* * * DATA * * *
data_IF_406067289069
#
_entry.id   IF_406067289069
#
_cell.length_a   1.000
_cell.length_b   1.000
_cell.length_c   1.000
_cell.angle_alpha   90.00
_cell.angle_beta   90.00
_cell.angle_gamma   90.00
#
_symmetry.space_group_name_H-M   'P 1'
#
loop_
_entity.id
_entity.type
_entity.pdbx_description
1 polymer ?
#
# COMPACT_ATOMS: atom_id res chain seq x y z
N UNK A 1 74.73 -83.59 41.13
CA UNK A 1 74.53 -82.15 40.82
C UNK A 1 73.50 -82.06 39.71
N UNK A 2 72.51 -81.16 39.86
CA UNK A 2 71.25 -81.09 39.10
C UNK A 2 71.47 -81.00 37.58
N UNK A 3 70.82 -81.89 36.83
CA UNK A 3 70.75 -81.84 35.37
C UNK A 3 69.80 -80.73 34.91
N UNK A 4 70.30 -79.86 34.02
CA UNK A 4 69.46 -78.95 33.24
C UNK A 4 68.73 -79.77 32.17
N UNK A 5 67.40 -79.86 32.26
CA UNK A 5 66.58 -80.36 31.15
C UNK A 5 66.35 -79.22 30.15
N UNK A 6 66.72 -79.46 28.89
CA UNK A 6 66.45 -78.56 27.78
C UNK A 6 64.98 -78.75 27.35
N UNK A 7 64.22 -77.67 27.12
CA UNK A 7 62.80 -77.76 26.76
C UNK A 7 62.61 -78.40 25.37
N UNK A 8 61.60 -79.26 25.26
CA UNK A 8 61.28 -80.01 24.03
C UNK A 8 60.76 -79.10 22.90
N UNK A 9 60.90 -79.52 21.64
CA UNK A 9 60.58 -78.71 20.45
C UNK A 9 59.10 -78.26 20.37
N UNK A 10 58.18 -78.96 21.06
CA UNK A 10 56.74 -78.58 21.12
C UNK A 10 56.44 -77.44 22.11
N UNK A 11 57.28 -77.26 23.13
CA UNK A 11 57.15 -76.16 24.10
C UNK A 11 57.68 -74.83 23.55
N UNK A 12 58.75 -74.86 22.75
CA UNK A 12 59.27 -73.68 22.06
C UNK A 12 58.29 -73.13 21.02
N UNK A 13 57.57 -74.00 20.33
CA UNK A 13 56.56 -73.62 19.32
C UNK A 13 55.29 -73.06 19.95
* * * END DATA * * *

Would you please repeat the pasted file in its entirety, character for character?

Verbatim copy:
data_IF_406067289069
#
_entry.id   IF_406067289069
#
_cell.length_a   1.000
_cell.length_b   1.000
_cell.length_c   1.000
_cell.angle_alpha   90.00
_cell.angle_beta   90.00
_cell.angle_gamma   90.00
#
_symmetry.space_group_name_H-M   'P 1'
#
loop_
_entity.id
_entity.type
_entity.pdbx_description
1 polymer ?
#
# COMPACT_ATOMS: atom_id res chain seq x y z
N UNK A 1 74.73 -83.59 41.13
CA UNK A 1 74.53 -82.15 40.82
C UNK A 1 73.50 -82.06 39.71
N UNK A 2 72.51 -81.16 39.86
CA UNK A 2 71.25 -81.09 39.10
C UNK A 2 71.47 -81.00 37.58
N UNK A 3 70.82 -81.89 36.83
CA UNK A 3 70.75 -81.84 35.37
C UNK A 3 69.80 -80.73 34.91
N UNK A 4 70.30 -79.86 34.02
CA UNK A 4 69.46 -78.95 33.24
C UNK A 4 68.73 -79.77 32.17
N UNK A 5 67.40 -79.86 32.26
CA UNK A 5 66.58 -80.36 31.15
C UNK A 5 66.35 -79.22 30.15
N UNK A 6 66.72 -79.46 28.89
CA UNK A 6 66.45 -78.56 27.78
C UNK A 6 64.98 -78.75 27.35
N UNK A 7 64.22 -77.67 27.12
CA UNK A 7 62.80 -77.76 26.76
C UNK A 7 62.61 -78.40 25.37
N UNK A 8 61.60 -79.26 25.26
CA UNK A 8 61.28 -80.01 24.03
C UNK A 8 60.76 -79.10 22.90
N UNK A 9 60.90 -79.52 21.64
CA UNK A 9 60.58 -78.71 20.45
C UNK A 9 59.10 -78.26 20.37
N UNK A 10 58.18 -78.96 21.06
CA UNK A 10 56.74 -78.58 21.12
C UNK A 10 56.44 -77.44 22.11
N UNK A 11 57.28 -77.26 23.13
CA UNK A 11 57.15 -76.16 24.10
C UNK A 11 57.68 -74.83 23.55
N UNK A 12 58.75 -74.86 22.75
CA UNK A 12 59.27 -73.68 22.06
C UNK A 12 58.29 -73.13 21.02
N UNK A 13 57.57 -74.00 20.33
CA UNK A 13 56.56 -73.62 19.32
C UNK A 13 55.29 -73.06 19.95